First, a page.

GammaSquad’s 50 Best-Looking Games Of All Time (#50 – 41)

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2K Games/Square-Enix

Hey guys, let’s talk graphics. Some oh so enlightened gamers insist they don’t matter, but come on now, they really do. Sure, gameplay is always king, but beautiful visuals can make worlds more immersive, stories more engaging and action more visceral. It’s said you eat first with your eyes, and more often than not it’s impressive graphics that get us to pick up that controller and give a new game a try. So, with E3 (a show that’s pretty much all about showing off the newest, prettiest visuals) looming, we here at GammaSquad have decided to count down the 50 best-looking video games of all time.

But how do you define “best looking”? The games on this list had to meet two criteria.

a) They need to have been technically impressive at the time they were released, and…

b) They have to have held up aesthetically (or at least have the potential to hold up aesthetically).

Basically, the goal was to avoid a list based entirely on polygon count and texture resolution or one overpopulated with recent style-over-substance indie games. Hopefully we hit that sweet spot between technology and art. So, without further ado, the first 10 entries in GammaSquad’s 50 Best-Looking Games of All Time…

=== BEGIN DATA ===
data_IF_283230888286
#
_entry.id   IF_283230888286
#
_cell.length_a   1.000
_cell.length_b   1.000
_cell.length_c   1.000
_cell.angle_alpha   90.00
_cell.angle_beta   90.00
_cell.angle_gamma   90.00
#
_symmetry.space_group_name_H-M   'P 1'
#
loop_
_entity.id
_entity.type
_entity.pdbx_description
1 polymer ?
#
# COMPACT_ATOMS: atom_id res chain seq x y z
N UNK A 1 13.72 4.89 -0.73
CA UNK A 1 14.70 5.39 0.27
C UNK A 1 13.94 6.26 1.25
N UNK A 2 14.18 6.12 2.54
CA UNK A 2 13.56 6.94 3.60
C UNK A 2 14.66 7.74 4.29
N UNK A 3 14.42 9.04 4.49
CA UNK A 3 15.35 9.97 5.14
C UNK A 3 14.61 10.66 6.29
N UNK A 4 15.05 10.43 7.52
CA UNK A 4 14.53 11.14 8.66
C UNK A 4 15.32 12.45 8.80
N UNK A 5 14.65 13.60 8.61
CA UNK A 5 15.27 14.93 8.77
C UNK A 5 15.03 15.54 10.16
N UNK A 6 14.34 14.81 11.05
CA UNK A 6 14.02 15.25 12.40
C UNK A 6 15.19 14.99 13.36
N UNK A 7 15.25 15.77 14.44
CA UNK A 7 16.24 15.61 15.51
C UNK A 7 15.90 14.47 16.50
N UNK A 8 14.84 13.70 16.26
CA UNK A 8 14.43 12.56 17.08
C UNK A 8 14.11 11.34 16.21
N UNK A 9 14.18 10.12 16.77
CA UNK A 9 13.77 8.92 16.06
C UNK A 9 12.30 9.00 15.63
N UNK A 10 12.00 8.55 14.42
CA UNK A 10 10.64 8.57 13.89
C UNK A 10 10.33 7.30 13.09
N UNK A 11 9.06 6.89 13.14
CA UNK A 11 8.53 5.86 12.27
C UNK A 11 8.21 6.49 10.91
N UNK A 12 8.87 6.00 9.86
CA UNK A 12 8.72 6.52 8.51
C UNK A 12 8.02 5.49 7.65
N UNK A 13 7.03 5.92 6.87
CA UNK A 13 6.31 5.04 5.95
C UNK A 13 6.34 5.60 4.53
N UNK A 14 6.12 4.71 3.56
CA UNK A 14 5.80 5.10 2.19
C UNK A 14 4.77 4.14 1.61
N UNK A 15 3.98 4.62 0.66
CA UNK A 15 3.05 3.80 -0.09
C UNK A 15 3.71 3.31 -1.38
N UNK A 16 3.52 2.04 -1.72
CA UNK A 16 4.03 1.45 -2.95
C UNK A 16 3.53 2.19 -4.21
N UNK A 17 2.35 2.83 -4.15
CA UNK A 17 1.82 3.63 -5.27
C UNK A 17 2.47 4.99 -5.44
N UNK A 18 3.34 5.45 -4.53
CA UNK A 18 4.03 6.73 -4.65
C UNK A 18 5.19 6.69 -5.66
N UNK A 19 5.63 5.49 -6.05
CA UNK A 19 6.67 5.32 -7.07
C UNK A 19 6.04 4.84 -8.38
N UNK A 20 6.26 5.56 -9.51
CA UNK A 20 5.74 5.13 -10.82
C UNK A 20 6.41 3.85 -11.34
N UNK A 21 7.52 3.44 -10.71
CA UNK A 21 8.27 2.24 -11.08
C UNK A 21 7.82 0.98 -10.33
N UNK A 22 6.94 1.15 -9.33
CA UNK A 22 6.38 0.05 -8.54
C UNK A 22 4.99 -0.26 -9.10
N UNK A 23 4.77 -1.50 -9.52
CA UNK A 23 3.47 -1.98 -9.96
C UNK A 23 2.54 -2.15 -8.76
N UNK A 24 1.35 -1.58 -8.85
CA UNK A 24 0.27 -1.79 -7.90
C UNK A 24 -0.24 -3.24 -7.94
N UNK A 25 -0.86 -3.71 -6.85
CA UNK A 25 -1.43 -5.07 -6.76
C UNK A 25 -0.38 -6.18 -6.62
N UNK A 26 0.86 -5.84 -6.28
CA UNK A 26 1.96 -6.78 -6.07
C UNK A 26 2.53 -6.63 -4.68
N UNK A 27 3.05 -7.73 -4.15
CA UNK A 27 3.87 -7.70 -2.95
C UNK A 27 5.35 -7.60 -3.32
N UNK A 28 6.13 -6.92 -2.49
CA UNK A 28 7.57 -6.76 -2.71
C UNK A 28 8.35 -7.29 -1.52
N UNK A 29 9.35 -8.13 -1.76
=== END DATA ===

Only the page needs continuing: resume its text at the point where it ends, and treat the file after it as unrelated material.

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Nintendo

50) EarthBound

EarthBound was already retro when it released back in 1994. The game’s squat characters and flat colors were meant emulate the look of classic NES RPGs, but EarthBound is actually a fairly technically advanced SNES game, packing tons of detail and subtly impressive effects into every screen. EarthBound was one of the earliest cases of a game ensuring it’s longevity by looking to the past — EarthBound’s “retro” graphics hold up better today than many of the SNES’ more opulent offerings.

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Sega

49) Phantasy Star IV

Most Genesis RPGs couldn’t compete with SNES RPGs in the visual department, but for the final traditional Phantasy Star, Sega went all out. Phantasy Star IV is bright, colorful and varied, taking players from dust blown deserts, to icy tundras to grotesque towers made of living flesh. The game’s story was told through dynamic comic book-esque cutscenes that put most RPGs of the era to shame in terms of style. Just one of many examples of Sega busting ass to make art with the less powerful Genesis.

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